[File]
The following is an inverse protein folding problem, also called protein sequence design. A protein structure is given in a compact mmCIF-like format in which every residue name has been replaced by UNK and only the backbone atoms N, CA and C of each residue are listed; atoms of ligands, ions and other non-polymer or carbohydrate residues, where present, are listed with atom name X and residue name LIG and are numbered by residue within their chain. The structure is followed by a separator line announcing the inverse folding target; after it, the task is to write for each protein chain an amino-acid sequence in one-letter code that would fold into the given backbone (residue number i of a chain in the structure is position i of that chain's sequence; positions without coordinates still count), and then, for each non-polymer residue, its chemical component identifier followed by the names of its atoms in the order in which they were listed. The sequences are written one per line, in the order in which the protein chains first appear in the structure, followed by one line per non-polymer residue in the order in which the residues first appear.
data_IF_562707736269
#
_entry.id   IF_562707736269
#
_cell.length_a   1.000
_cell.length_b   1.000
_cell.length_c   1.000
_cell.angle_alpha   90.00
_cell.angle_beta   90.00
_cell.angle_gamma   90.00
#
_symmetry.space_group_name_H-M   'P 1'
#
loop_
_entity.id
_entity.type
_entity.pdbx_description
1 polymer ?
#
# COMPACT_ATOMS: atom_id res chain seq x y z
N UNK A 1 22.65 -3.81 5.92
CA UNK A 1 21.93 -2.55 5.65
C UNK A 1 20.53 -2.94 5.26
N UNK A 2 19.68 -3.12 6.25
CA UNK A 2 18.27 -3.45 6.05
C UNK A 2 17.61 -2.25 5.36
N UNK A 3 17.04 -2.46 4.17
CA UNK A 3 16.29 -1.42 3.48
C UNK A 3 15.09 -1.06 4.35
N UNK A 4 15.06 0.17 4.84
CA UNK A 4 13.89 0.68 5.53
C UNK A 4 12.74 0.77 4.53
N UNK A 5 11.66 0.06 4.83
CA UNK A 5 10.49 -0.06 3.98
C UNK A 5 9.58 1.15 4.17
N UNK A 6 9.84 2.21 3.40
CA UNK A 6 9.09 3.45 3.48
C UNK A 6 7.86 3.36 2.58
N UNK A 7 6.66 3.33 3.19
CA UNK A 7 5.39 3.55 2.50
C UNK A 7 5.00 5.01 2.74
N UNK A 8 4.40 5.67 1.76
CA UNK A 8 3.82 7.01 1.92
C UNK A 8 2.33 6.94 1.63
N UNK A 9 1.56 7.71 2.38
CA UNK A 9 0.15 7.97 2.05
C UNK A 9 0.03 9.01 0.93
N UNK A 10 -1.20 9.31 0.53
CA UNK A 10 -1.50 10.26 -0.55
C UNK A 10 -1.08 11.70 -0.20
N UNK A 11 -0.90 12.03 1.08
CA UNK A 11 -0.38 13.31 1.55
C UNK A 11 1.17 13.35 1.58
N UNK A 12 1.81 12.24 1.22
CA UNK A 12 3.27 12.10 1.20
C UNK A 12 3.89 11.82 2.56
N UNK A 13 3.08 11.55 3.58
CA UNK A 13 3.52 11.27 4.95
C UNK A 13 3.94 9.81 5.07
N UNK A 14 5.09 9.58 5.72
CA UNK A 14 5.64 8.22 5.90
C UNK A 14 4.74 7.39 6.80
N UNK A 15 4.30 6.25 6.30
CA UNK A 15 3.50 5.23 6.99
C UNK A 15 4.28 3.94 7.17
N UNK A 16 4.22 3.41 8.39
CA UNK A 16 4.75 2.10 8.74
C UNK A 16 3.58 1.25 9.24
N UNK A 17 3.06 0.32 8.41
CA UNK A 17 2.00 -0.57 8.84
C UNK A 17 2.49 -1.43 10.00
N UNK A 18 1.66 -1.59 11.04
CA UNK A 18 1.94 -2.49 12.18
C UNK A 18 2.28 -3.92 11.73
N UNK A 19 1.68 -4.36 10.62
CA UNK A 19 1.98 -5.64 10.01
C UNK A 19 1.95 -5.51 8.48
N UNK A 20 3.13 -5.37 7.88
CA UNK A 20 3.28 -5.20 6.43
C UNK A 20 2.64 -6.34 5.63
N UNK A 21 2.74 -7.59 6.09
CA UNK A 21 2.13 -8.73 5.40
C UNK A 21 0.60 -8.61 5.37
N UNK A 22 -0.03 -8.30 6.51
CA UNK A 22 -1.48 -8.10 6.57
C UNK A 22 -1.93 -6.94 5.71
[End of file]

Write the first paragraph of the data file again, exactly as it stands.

The following is an inverse protein folding problem, also called protein sequence design. A protein structure is given in a compact mmCIF-like format in which every residue name has been replaced by UNK and only the backbone atoms N, CA and C of each residue are listed; atoms of ligands, ions and other non-polymer or carbohydrate residues, where present, are listed with atom name X and residue name LIG and are numbered by residue within their chain. The structure is followed by a separator line announcing the inverse folding target; after it, the task is to write for each protein chain an amino-acid sequence in one-letter code that would fold into the given backbone (residue number i of a chain in the structure is position i of that chain's sequence; positions without coordinates still count), and then, for each non-polymer residue, its chemical component identifier followed by the names of its atoms in the order in which they were listed. The sequences are written one per line, in the order in which the protein chains first appear in the structure, followed by one line per non-polymer residue in the order in which the residues first appear.